9th U.S. Circuit ruling: AZ students can be disciplined for certain off-campus, social media posts
A new ruling from the 9th U.S. Circuit Court of Appeals, which oversees Arizona, found that high school students can be disciplined for certain online, off-campus behavior.
Despite the fact that the posts were private and made off campus, the court found the students could still be disciplined, because their posts were threatening and led to a serious disruption on campus.
Bruna Pedrini is an education law attorney at Fennemore Craig in Phoenix.
"They made very vitriolic, very vicious statements about the students base upon race and also used images," Pedrini said. "There were nooses and the like and things the students and others identified as threats."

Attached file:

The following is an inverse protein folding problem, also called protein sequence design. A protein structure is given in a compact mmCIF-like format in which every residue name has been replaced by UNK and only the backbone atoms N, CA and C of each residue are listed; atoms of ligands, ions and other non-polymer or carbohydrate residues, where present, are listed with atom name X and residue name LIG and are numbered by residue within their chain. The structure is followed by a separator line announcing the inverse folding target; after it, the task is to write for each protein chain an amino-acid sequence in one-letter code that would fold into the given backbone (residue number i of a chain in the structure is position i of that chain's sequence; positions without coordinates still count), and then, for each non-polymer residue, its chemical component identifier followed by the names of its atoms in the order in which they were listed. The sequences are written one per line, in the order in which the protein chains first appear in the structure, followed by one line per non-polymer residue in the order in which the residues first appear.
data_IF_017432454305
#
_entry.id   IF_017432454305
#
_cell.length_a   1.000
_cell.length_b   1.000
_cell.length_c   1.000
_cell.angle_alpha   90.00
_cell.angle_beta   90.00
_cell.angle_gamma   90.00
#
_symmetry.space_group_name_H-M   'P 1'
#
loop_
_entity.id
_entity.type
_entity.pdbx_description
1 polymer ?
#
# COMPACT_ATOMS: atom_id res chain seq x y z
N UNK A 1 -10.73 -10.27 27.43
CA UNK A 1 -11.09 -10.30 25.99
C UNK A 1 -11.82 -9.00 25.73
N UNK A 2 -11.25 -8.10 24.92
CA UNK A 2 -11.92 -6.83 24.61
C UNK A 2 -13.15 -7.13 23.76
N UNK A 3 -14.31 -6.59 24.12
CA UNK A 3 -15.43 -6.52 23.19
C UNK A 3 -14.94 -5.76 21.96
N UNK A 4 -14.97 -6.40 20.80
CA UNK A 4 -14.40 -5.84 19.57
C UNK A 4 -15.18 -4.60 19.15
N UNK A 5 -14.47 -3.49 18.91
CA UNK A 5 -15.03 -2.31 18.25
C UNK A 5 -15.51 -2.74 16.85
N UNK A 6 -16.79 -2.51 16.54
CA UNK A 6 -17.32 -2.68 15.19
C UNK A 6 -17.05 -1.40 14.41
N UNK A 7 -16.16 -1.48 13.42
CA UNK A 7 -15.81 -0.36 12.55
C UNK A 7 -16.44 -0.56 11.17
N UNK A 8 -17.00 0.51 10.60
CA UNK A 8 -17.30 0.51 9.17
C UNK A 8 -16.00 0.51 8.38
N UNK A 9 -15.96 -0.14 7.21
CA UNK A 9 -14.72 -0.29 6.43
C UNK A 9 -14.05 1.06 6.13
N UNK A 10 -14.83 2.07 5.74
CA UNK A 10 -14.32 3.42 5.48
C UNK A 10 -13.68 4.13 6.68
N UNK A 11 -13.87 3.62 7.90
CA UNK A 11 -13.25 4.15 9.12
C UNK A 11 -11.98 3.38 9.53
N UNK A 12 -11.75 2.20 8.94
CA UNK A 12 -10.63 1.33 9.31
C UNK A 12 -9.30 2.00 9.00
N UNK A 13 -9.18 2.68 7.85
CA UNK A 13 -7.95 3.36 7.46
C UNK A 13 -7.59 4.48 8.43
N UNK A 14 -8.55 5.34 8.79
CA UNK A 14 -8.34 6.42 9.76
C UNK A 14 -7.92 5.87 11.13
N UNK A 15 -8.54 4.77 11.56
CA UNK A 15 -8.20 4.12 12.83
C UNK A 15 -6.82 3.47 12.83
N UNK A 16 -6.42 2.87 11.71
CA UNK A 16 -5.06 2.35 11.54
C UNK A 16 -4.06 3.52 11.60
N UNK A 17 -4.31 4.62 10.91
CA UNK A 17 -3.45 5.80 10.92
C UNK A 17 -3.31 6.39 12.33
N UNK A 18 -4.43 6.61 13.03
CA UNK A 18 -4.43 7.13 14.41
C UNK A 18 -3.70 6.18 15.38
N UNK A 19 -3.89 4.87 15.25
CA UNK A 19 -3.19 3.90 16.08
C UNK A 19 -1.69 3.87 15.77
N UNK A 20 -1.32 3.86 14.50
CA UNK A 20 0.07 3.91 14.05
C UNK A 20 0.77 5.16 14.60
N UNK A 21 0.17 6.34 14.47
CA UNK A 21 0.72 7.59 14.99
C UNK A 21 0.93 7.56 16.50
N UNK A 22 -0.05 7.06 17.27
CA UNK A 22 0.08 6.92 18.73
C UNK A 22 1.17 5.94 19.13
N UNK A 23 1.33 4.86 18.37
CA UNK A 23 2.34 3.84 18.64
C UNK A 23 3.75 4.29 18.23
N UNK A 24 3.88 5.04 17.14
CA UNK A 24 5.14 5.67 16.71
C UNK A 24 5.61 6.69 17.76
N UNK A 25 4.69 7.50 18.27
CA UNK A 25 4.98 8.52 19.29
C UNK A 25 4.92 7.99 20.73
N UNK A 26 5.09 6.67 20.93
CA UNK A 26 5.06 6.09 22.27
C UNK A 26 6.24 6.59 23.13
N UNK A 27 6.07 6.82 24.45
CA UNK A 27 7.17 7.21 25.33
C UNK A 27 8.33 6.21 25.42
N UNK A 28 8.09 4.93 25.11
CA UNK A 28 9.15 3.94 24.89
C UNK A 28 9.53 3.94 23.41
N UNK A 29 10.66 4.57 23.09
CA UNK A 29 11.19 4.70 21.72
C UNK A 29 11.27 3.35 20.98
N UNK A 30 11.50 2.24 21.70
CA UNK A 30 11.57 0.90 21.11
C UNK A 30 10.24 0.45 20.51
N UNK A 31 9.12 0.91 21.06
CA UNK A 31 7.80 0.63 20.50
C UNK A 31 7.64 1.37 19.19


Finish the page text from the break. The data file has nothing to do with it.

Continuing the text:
As a result, the targeted students sought mental health services, skipped classes or didn't attend school at all.
Pedrini said Arizona schools need to understand that the law is catching up with technology and they need to update their handbooks.
“If the student is using harassing speech that targets specific individuals or uses threats of violence or violent images, that’s not acceptable and it subjects the students to discipline," she said.
The court rejected claims from students in California that their free speech rights were violated under the First Amendment.